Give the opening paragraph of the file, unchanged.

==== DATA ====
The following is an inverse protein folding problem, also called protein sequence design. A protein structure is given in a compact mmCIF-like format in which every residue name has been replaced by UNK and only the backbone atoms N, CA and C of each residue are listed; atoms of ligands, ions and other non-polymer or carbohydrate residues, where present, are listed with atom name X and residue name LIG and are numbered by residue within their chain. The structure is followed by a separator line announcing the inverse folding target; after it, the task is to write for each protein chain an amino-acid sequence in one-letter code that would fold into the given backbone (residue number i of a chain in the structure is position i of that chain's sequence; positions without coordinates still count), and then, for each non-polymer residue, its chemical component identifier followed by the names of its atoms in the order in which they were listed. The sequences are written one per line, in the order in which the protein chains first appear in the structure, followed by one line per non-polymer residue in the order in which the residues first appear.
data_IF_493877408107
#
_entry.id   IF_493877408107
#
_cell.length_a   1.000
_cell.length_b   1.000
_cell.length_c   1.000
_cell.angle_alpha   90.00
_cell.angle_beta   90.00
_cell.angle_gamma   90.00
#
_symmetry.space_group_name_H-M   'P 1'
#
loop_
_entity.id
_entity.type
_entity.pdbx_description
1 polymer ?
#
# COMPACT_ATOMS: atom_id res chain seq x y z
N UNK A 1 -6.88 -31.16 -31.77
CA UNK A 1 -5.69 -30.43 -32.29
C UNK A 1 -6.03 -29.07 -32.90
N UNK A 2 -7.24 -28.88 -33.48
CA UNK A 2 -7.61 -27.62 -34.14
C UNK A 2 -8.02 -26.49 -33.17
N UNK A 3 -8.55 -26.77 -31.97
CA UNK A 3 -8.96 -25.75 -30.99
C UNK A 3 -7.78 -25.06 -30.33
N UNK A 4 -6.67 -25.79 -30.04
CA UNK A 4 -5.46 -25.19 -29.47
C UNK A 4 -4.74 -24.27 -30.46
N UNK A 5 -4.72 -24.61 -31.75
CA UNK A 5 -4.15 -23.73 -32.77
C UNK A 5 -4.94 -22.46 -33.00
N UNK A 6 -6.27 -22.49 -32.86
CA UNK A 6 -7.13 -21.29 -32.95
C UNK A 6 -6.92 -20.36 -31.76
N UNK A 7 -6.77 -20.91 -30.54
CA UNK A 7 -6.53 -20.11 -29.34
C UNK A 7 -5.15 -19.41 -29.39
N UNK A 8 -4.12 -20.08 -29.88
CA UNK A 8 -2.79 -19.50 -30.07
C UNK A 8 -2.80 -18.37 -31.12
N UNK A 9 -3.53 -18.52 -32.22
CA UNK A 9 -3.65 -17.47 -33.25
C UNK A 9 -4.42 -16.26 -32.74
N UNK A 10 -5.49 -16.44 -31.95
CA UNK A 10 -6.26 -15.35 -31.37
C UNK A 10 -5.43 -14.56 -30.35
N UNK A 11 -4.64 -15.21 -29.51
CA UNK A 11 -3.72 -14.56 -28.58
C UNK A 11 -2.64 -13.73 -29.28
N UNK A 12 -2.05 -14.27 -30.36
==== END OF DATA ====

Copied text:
The following is an inverse protein folding problem, also called protein sequence design. A protein structure is given in a compact mmCIF-like format in which every residue name has been replaced by UNK and only the backbone atoms N, CA and C of each residue are listed; atoms of ligands, ions and other non-polymer or carbohydrate residues, where present, are listed with atom name X and residue name LIG and are numbered by residue within their chain. The structure is followed by a separator line announcing the inverse folding target; after it, the task is to write for each protein chain an amino-acid sequence in one-letter code that would fold into the given backbone (residue number i of a chain in the structure is position i of that chain's sequence; positions without coordinates still count), and then, for each non-polymer residue, its chemical component identifier followed by the names of its atoms in the order in which they were listed. The sequences are written one per line, in the order in which the protein chains first appear in the structure, followed by one line per non-polymer residue in the order in which the residues first appear.